One of the Lucky Ones – Missy’s Story

This is the story of my dear friend, Missy and her mom, Marcia.  She’s a special person and I’m so thankful she shared her story with me, and with all of you. She considers herself “one of the lucky ones”.

Missy, Marcia, and Missy’s sweet little girls

“We are often told that we look alike.  Our eyes meet and we just smile knowing that we are the only ones in on our little secret”, explained Missy when telling her story about her experience as a child in the system.  It was about twenty-four years ago that her life took a drastic, yet remarkable turn.

From the beginning of her life, one would not consider Missy to be lucky. Her biological mother was just eighteen-years-old when she gave birth to Missy. Already having a lot on her plate as the mother of twins, parenthood was hard on her. Missy’s toddler and preschool years were spent with her mom having multiple boyfriends.  She actually remembers her mom changing the pictures on the wall depending on what boyfriend was visiting. Things were rough, but got much worse when she was five-years-old.  Her mother married a man who was not the kind of father she and her siblings needed in their lives.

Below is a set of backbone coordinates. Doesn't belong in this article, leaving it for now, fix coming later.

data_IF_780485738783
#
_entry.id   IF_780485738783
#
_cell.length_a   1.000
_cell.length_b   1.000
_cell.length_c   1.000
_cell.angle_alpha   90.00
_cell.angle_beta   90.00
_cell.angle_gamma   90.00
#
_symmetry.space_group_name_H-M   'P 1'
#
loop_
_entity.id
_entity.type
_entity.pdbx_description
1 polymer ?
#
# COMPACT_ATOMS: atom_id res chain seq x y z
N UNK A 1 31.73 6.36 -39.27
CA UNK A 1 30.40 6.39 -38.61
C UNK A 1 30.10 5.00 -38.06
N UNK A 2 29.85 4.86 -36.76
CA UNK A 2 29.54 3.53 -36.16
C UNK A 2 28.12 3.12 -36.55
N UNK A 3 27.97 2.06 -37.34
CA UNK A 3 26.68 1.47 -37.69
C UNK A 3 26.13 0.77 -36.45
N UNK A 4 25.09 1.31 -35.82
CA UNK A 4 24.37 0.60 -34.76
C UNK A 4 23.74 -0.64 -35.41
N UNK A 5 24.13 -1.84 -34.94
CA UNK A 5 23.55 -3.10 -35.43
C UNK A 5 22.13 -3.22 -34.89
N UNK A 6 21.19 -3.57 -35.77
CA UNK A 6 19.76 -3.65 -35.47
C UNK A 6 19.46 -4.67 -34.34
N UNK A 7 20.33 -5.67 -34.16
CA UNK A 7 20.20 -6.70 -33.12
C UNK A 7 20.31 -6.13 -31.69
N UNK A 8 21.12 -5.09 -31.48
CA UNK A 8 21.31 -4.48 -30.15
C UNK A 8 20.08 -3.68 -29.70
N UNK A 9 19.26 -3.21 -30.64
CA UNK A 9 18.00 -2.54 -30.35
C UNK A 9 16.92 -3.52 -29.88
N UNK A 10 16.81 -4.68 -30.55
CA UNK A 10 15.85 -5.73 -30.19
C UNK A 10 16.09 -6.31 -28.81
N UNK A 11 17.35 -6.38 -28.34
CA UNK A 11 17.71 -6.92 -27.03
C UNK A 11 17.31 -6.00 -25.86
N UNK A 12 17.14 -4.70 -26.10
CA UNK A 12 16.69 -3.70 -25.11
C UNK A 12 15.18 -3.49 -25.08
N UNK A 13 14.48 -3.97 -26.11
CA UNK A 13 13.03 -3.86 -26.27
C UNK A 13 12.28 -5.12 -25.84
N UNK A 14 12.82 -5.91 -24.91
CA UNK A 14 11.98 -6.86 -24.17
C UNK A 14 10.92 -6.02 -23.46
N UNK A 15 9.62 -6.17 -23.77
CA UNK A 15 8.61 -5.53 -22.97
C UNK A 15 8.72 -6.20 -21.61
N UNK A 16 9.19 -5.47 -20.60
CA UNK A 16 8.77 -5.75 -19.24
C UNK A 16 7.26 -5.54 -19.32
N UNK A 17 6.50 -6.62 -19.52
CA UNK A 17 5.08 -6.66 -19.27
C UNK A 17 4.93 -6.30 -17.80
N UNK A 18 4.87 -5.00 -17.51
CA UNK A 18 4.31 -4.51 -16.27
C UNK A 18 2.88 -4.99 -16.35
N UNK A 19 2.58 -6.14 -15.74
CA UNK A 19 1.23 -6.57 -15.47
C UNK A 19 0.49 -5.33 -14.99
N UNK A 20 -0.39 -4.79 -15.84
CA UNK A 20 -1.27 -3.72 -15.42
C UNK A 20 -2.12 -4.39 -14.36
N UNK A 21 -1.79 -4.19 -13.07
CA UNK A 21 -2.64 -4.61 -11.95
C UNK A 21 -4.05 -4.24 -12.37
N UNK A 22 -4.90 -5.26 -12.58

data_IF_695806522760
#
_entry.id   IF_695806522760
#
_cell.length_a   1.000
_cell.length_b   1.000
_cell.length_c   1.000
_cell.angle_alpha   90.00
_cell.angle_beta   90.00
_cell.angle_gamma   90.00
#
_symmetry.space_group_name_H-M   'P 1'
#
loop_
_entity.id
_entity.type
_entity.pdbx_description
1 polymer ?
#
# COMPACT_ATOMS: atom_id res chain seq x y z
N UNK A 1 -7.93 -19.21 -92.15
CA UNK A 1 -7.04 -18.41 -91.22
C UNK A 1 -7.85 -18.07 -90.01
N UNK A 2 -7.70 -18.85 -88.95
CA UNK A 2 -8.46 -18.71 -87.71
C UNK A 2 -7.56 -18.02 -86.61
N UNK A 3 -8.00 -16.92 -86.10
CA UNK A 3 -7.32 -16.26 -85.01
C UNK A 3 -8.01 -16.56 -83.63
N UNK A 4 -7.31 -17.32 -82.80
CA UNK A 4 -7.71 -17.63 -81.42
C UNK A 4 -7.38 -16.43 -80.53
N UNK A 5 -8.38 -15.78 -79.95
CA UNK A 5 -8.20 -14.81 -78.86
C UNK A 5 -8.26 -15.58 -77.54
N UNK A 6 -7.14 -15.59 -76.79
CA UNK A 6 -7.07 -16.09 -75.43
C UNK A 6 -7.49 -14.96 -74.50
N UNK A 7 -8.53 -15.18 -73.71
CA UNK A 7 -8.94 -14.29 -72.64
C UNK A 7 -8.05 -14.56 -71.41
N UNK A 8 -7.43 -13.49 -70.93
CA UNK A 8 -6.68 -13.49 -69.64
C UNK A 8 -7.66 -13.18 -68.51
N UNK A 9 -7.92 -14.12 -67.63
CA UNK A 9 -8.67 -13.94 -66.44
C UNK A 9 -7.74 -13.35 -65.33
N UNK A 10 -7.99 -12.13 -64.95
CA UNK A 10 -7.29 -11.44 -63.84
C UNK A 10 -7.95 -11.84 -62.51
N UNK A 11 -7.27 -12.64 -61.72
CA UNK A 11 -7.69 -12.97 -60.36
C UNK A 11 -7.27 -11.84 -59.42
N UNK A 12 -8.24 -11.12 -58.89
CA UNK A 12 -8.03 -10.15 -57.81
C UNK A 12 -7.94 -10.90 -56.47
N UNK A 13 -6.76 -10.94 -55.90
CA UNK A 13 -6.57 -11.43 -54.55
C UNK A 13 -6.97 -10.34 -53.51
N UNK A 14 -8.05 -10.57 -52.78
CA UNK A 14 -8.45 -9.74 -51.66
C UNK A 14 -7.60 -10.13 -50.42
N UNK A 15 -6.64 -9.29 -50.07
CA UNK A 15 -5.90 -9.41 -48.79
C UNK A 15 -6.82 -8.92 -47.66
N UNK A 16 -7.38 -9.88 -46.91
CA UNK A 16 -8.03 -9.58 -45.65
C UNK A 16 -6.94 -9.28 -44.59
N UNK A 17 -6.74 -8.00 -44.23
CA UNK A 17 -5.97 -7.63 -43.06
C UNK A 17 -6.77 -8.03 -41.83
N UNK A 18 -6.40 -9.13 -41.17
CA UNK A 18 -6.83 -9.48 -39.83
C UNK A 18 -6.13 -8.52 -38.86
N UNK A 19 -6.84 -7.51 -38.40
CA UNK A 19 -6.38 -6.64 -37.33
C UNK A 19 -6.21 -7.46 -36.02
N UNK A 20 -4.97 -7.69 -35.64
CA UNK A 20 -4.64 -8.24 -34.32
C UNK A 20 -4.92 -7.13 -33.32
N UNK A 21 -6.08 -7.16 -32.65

Physical abuse was a part of her life as young girl.  Missy remembers being beaten for trivial things such as losing the pen to the Yahtzee game.  Sometimes, she and her siblings were beaten so severely that they had to miss days of school.  Her siblings experienced sexual abuse, but Missy did not.  She is incredibly thankful for this, but carried guilt as a child knowing that her siblings were exposed to this type of horrific abuse. 

One of the worst memories Missy recalled was when her step-father tried to force her to drown her puppy for peeing on the floor.  Missy always had a genuinely compassionate love for animals, so her step-father choosing this as a punishment for both her and the pup was incredibly cruel.  Although young, Missy stood up to her step-dad, refused to drown her pup, and instead took a beating that lasted for hours.

As time went on, things got worse.  Her mom, beaten beyond recognition, would tell the children that she was going to take them and leave, but never did.  Missy suspects she was scared and had such low self-esteem that she chose to stay.